Discounted Cash Flow and Illiquid Interests
The discounted cash flow model came into vogue in the appraisal profession during the latter 1980s and 1990s. Business value was defined in terms of the present value of all future benefits to be derived from a business (into the indefinite future) discounted to the present at a discount rate reflective of the risks associated with receiving the expected cash flows.
At some point, I recognized that if the value of a business was based on its expected cash flows, risks and growth, then there was a corollary definition for the valuation of an interest in a business. That definition was, in today’s terms:
The value of an (illiquid, minority) interest in a business is the present value of the expected cash flows to be derived from the interest (which are derivative of the cash flows of the business itself) over the expected holding period of the interest, and discounted to the present at a discount rate reflective of the risks associated with the receipt of the cash flows to the interest.
The Ever-Present Levels of Value
We began by forecasting cash flows for interests, but quickly realized that those cash flows are viewed in relationship to the enterprise value of the business from which they are derived. This meant that in developing the QMDM, we had to think in terms of two values:
- The marketable minority interest value of the business. This was before the distinction we now make between marketable minority value and financial control value. This set the “as if freely traded” value of a business and the context within which to look at the value of an interest in it. This value is based on the expected cash flows of the enterprise, normalized as discussed here.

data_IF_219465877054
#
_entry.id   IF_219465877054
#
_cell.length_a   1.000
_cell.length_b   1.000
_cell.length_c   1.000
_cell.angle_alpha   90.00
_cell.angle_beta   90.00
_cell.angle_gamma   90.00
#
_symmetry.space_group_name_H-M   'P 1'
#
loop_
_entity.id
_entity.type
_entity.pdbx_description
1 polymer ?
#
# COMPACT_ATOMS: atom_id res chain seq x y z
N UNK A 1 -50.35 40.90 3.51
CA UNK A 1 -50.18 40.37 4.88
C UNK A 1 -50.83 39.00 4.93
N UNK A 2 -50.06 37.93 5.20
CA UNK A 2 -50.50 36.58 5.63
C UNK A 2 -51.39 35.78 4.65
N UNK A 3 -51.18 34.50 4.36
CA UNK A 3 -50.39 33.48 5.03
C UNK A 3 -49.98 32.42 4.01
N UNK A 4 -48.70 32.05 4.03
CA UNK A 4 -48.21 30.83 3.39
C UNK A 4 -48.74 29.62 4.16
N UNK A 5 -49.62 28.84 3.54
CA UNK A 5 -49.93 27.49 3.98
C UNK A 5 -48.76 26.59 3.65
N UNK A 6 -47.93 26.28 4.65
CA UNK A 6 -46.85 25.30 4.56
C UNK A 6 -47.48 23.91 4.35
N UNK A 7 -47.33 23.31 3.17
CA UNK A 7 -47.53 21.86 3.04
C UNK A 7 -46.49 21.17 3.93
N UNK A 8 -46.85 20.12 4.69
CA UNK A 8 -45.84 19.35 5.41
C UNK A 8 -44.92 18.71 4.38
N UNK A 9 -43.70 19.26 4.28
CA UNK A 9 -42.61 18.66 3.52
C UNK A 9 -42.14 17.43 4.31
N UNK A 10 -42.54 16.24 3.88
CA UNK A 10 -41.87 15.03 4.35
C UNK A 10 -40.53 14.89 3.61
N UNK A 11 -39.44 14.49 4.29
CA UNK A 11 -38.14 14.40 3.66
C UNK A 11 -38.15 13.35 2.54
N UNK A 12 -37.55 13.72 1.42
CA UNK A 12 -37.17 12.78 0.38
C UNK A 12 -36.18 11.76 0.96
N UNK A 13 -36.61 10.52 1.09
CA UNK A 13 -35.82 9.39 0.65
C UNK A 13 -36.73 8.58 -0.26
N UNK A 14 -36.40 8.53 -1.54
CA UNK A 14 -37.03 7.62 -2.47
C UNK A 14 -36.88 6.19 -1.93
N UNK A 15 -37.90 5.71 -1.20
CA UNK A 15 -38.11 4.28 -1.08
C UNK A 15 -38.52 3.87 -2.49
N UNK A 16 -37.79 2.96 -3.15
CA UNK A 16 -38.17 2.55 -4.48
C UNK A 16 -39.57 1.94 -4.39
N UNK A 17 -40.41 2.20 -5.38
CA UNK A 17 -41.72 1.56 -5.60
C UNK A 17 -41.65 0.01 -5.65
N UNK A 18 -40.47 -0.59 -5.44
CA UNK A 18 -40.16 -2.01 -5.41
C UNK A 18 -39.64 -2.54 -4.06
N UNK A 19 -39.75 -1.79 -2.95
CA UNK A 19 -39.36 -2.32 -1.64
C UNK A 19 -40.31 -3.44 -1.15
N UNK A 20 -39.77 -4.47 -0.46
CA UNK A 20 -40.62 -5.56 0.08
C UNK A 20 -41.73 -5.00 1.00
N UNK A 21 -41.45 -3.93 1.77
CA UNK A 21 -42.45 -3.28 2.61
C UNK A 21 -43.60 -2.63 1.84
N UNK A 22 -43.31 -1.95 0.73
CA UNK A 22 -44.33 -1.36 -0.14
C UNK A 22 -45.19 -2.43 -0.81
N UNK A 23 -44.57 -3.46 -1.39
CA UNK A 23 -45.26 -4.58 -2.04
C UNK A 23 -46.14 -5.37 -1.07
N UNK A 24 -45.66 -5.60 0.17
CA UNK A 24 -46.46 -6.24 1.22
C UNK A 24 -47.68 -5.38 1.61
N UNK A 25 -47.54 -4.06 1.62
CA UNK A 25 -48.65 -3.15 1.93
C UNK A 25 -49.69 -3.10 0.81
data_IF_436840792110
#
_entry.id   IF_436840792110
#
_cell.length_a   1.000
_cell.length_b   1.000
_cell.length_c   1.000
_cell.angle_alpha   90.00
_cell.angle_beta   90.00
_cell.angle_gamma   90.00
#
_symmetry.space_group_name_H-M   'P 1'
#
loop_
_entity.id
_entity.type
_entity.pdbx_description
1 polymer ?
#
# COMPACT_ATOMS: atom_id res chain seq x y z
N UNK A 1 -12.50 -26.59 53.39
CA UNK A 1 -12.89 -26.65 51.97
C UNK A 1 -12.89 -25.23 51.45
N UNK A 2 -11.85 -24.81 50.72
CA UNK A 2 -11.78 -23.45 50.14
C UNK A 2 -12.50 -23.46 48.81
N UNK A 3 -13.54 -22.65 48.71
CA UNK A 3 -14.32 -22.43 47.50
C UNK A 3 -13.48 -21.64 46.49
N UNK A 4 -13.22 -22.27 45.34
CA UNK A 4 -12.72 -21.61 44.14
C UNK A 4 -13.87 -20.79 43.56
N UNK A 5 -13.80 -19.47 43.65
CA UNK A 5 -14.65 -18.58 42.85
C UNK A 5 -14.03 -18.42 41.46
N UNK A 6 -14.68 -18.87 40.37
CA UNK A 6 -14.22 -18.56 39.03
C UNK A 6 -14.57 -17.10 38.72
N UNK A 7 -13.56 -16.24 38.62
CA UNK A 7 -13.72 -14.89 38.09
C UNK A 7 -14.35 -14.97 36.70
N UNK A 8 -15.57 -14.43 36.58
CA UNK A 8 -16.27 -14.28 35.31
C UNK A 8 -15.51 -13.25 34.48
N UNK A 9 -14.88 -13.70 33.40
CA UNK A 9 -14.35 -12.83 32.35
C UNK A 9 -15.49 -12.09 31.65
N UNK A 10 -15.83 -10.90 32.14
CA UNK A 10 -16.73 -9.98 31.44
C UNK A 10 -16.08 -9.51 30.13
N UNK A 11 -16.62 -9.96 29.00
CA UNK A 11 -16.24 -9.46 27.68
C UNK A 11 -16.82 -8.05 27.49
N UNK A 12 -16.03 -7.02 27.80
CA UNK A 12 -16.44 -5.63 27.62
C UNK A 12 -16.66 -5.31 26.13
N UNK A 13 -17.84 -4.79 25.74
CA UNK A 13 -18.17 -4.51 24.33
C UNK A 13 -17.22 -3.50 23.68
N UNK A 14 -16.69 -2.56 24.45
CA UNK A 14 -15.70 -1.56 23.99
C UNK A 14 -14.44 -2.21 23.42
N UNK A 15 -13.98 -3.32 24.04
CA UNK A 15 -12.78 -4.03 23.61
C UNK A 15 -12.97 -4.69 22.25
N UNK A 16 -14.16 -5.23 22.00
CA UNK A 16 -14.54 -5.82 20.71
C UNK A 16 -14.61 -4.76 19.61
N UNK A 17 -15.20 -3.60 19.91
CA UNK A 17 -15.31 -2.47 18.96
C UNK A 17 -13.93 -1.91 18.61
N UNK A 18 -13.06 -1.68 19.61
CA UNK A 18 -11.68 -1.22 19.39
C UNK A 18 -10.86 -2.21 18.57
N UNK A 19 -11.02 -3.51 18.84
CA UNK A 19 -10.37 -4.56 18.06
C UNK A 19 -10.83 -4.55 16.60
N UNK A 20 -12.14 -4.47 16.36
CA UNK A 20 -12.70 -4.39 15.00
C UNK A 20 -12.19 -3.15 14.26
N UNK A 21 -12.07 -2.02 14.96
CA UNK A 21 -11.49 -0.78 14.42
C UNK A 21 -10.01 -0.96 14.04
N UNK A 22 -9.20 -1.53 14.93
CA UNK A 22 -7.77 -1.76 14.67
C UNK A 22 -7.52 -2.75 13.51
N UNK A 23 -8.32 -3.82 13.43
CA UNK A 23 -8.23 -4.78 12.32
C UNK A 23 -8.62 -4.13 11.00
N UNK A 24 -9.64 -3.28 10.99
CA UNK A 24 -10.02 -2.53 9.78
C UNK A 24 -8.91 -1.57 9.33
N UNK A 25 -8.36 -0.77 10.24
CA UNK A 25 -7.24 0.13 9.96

- The nonmarketable minority interest value of the interest. This value is the present value of all expected dividends or distributions from the business over the expected holding period of the investment, including an estimate of the terminal value of the investment, which would normally relate to a terminal event in which the business is sold.
The difference between the concluded marketable minority interest value and the nonmarketable minority interest value is the marketability discount implied by the economics of the investment – expressed in percentage terms.
Let me make this clear. The marketability discount is not some magical or mysterious “discount” that is applied to get to a nonmarketable minority value. Rather, the marketability discount is the difference in two values.
- The first value is at the marketable minority level (or now, financial control), which values the enterprise (MM-FC). Assume this value is $100
- The second value is at the nonmarketable minority level (NMM). Assume this value is $75.
The marketability discount, or DLOM as some prefer, is therefore defined as:
1 – NMM/(MM-FC)
What is the marketability discount? It is 25% in the example above, of (1 – $75/$100).
Why does the marketability discount exist? Because there are differences between the expected cash flows, risks and growth of the enterprise and the derivative expected cash flows, risks and growth of the interest in the enterprise.
At its simplest, the QMDM was and is a shareholder level discounted cash flow model. The QMDM is still around and frequently used by business appraisers because its logic is sound and the model provides a superior way to estimate the value of illiquid minority interests than using restricted stock averages as benchmarks for the value of illiquidity or lack of marketability.
The First Application of the QMDM I Remember